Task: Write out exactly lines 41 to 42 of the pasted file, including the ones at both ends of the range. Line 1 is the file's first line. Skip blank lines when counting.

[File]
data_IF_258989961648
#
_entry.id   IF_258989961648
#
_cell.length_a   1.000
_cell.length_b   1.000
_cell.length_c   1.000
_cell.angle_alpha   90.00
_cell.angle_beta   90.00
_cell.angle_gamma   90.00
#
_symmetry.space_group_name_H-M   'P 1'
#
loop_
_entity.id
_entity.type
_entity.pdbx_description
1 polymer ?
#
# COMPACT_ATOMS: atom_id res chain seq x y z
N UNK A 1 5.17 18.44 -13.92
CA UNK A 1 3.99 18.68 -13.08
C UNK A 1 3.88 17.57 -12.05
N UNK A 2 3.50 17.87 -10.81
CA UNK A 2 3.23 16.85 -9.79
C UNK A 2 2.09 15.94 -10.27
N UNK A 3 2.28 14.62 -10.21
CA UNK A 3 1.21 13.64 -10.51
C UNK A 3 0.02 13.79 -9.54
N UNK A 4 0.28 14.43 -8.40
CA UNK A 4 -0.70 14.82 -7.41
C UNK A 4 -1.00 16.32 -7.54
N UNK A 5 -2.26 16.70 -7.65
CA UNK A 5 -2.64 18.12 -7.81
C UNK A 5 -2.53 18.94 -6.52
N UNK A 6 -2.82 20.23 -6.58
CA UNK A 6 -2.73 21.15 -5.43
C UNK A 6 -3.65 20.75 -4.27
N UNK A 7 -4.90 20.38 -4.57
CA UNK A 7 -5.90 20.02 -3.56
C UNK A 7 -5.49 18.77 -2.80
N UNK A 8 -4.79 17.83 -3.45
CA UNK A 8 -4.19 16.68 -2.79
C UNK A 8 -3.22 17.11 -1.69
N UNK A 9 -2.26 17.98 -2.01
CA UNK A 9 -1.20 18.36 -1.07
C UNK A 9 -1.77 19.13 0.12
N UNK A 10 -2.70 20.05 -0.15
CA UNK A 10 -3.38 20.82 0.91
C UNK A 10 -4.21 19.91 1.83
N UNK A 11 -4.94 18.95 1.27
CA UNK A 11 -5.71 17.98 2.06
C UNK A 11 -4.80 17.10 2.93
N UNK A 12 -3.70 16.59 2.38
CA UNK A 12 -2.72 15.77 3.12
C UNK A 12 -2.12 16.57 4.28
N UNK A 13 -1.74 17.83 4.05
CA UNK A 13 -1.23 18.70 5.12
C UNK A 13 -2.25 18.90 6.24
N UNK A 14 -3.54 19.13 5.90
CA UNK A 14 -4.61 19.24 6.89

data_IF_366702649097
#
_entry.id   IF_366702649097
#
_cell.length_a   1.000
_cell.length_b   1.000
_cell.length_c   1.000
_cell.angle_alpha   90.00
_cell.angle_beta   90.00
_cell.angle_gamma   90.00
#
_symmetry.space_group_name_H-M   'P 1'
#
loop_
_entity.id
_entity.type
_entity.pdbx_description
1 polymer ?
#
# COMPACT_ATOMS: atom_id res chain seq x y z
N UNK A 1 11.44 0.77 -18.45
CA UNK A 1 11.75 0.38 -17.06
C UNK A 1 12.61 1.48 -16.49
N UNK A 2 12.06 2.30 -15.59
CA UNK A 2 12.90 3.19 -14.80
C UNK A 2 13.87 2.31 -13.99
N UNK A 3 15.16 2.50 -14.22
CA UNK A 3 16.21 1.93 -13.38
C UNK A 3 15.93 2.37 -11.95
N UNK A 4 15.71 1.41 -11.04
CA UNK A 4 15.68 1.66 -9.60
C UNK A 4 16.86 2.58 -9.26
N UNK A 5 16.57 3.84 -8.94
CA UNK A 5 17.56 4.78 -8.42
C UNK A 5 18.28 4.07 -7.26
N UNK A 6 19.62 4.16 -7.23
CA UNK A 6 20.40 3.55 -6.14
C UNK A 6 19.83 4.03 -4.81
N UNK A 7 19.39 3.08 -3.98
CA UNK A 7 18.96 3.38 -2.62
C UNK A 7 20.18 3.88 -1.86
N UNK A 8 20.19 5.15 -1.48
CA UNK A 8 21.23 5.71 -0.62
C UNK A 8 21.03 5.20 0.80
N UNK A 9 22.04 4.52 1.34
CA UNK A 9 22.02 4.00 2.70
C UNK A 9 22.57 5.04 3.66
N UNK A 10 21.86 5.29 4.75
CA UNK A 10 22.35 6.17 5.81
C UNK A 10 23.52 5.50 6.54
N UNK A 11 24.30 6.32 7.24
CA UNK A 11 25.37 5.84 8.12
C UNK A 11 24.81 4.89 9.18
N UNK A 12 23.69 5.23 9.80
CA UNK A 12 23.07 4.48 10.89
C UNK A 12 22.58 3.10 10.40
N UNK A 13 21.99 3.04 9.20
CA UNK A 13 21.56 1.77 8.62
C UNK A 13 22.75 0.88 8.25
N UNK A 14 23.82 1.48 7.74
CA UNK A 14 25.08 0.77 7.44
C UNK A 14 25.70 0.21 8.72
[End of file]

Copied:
C UNK A 7 -5.49 18.77 -2.80
N UNK A 8 -4.79 17.83 -3.45